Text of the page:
Renting could be a firm foundation for people to get out of poverty but dealing with its issues is difficult while it is seen as the second option and the focus remains on home ownership, says Julia Unwin.
The campaigners behind Homes for Britain should take great pride in the recent flurry of press articles describing the parties’ housing offers. These and the latest polling data suggest that housing will be one of the main themes of the election. I am struck by the overwhelming emphasis on home ownership. Of course the reasoning is easily understandable.
‘Asset-based’ approaches to welfare, made necessary by people living longer, depend on citizens in their prime amassing resources that they can draw down later. Compared with other forms of savings, home ownership remains a relatively efficient way for many individuals to achieve this aim, especially in the parts of the country where demand is high and supply is constrained.
Our trust and faith in the power of home ownership seems relatively unscarred by recent volatility. The reaction to reports such as the UK Housing Review, which show that levels of home ownership have dropped for young people, is generally one of frustration and alarm. Few question whether the trends suggest a deeper change in attitudes.
The problem is squarely put down to affordability. People want to own their own homes and governments of all stripes see their role primarily in terms of helping them on that journey.
Economists have long been puzzled by this lack of neutrality. My main interest in this debate is not about the macro-economic advantages or disadvantages of encouraging ownership, nor even about its social benefits. More pressing to my mind is how this policy preference plays out to the cost of those on low incomes, especially in an environment of much hand-wringing but not enough building to help keep a lid on prices. There are three main consequences.
First, ownership on its own most definitely does not provide a firewall against poverty. Any crisis – a drop in income, poor health, divorce – can create major problems for many low-income buyers long after they have bought a home. Research for JRF has shown that for over 20 years home-owners have made up more than half of people living in (before housing costs) poverty.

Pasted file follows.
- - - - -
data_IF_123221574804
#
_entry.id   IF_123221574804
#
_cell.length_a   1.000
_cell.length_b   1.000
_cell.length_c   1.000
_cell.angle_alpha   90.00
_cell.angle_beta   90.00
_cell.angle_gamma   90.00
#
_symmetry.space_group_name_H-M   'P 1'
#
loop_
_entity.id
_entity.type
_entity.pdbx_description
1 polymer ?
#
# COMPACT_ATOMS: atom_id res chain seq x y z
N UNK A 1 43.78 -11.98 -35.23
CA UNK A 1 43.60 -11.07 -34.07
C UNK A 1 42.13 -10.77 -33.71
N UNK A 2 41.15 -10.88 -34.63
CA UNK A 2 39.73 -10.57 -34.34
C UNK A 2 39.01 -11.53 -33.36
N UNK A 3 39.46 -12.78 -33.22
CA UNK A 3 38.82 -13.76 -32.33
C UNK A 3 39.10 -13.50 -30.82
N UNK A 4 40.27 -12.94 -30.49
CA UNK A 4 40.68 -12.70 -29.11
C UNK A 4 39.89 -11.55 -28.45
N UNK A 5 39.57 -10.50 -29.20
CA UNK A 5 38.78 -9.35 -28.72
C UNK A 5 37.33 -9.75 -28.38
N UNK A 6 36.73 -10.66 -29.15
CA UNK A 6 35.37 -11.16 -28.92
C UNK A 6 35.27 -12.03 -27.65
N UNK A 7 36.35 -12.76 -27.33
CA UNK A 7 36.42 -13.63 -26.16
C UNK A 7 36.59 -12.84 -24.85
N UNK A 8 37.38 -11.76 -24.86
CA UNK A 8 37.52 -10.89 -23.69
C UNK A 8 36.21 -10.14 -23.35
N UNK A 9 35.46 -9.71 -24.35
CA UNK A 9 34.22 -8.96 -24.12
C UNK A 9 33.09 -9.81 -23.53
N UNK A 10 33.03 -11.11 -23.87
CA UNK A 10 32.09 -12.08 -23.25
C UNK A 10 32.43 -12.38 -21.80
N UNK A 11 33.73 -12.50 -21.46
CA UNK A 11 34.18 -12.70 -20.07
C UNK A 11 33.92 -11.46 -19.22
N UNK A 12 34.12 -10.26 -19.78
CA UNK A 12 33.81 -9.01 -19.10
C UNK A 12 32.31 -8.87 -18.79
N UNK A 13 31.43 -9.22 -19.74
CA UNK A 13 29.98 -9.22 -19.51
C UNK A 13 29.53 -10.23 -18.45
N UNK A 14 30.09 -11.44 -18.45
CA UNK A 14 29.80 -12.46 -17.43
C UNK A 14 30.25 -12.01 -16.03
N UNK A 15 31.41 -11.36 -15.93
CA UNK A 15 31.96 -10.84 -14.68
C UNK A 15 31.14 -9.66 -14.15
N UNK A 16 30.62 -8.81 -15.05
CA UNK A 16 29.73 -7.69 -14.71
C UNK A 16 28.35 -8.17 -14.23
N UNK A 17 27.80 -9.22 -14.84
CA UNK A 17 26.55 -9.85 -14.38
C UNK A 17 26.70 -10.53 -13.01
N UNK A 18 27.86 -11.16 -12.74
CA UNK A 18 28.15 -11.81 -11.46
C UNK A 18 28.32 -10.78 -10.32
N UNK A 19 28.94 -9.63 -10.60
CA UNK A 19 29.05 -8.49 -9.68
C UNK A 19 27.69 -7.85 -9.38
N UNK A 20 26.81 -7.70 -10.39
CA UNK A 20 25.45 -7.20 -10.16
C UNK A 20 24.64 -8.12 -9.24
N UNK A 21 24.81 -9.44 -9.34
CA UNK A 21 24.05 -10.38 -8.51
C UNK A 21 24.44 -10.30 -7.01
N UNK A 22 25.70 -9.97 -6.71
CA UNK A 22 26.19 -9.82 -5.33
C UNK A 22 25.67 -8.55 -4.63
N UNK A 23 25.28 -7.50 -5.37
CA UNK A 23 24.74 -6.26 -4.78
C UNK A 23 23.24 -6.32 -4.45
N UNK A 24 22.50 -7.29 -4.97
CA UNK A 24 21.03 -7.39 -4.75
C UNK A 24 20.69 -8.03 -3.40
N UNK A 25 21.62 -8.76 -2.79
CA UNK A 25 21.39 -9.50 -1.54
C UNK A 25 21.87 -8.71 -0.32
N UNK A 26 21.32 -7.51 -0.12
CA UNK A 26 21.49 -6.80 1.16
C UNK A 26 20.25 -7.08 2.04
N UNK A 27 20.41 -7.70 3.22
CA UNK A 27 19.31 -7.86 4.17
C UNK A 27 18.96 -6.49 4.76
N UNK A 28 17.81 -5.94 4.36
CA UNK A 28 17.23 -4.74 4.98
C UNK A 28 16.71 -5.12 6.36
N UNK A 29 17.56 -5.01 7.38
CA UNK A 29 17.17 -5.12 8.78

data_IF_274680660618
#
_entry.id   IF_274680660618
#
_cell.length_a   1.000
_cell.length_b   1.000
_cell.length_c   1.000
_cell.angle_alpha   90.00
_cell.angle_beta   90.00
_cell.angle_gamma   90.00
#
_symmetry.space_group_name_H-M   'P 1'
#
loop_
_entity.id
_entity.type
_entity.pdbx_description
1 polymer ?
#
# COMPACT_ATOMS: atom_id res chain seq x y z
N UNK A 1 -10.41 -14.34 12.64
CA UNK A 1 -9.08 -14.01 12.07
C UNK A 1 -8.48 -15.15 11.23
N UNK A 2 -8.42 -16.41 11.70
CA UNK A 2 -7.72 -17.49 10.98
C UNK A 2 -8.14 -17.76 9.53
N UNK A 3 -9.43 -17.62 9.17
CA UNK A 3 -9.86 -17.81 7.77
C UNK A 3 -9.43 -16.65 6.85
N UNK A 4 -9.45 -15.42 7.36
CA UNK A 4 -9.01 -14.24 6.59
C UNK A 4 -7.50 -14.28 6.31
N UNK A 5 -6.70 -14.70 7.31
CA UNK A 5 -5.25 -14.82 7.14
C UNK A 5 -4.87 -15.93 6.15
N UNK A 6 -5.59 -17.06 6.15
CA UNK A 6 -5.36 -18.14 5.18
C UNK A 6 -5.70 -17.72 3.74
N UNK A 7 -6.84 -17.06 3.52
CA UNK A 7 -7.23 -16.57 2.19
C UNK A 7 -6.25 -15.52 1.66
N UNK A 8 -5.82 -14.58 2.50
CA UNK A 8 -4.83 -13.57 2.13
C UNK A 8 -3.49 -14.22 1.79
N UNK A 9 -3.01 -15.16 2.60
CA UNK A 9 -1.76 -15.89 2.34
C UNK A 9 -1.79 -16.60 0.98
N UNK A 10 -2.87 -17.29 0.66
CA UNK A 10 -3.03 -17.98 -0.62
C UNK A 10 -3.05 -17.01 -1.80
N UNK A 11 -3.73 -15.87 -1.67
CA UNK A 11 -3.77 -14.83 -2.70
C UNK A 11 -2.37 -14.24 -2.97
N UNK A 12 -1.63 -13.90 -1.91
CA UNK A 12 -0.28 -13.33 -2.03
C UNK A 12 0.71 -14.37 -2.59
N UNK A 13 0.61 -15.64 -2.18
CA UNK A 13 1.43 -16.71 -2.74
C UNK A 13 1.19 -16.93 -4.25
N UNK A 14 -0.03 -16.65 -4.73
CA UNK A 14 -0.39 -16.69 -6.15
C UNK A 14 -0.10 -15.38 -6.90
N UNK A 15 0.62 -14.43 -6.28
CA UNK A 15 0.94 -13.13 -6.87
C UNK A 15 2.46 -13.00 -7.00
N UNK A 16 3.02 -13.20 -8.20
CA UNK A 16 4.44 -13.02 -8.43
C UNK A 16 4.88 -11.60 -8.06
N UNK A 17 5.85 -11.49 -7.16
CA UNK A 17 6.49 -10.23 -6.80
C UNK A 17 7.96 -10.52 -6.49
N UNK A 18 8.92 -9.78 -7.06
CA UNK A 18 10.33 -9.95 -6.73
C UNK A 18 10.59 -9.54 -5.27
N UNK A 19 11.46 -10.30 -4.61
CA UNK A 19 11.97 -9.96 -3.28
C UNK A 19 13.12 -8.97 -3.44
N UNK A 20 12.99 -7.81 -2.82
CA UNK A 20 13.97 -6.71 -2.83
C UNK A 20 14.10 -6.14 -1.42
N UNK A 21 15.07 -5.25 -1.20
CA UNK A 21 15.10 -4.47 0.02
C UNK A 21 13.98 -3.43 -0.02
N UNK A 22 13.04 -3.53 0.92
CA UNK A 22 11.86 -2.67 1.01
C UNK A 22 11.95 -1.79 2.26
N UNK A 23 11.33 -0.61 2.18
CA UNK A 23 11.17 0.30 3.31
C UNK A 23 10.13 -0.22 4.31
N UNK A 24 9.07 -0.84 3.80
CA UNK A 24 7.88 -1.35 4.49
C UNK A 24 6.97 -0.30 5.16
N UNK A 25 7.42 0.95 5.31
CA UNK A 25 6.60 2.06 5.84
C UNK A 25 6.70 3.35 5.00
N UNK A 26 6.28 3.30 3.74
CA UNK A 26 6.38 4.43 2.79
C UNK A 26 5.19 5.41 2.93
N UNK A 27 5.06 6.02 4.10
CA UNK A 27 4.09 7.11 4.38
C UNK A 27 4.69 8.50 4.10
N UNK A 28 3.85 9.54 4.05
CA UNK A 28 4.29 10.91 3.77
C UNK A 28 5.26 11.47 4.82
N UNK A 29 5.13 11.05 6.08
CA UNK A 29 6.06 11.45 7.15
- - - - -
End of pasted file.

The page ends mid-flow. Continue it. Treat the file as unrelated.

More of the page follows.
Right to Buy
And now first-time buyer house prices in the UK are running at five times average earnings. Unless supply is greatly increased, this problem is likely to get much, much worse for succeeding generations of poorer buyers. Specific measures aimed at low-income earners also have mixed results. JRF’s review of the original Right to Buy scheme showed that it actually resulted in the best properties being purchased by the most affluent tenants.
And, of course, as a large proportion of our socially-rented stock has been sold without the necessary public investment to replace it, more households in poverty have had to move into private rented accommodation.
There too the focus on ownership has encouraged a policy vacuum to emerge. Private renters in the bottom fifth of the income distribution spend the highest proportion of their income on housing costs compared with any other group.
Private renters are also more likely to live in poor-quality housing, with one in three being described as ‘non-decent’ and one in ten being damp. Even more worrying, analysis for JRF published last year predicts that private rented sector (PRS) rents will rise by 90 per cent in real terms by 2040, more than twice as fast as incomes (40 per cent).
Better regulation of the PRS would ensure that it provides a safe, stable tenure for the wider range of household types that it now accommodates. But so long as private renting is seen merely as a precursor to ownership it will be difficult to formulate policies that arrest the most negative trends associated with the sector. Private renting for a short time in someone’s life is one thing. The private rented sector for the whole of life requires a very different framework.
Finally, the emphasis on ownership inexorably squeezes the scope for debate about the vital role of publicly subsidised rental housing, which, as Professor Rebecca Tunstall noted in a recent review for JRF ‘is highly targeted on people with low incomes and has been shown to be the most “pro-poor” and redistributive major aspect of the entire welfare state’.
In recent years the sector has also quietly delivered a revolution in quality, with social rented homes now more likely to reach the decent homes standard than private rented or owner-occupied homes. Indeed we have broken the historic link between poverty and squalor – something of which we should all be proud, and something which is now in grave peril. Low rents also provide a strong work incentive and recent analysis for JRF confirms that we can only contain poverty at current rates if the proportion of social rented housing does not decline.
Affordability, quality and accessibility are the issues that should be at the forefront of housing policy debates over the next few weeks. But these will only get attention if we in the sector raise them. Pandering to the majoritarian instincts around ownership may help galvanise some politicians around the important topic of housing supply but it will do very little for many people experiencing poverty. Instead it perpetuates the notion that renting is second best – a point of transition, rather than the secure foundation on which to build a life with some chance of getting out of poverty.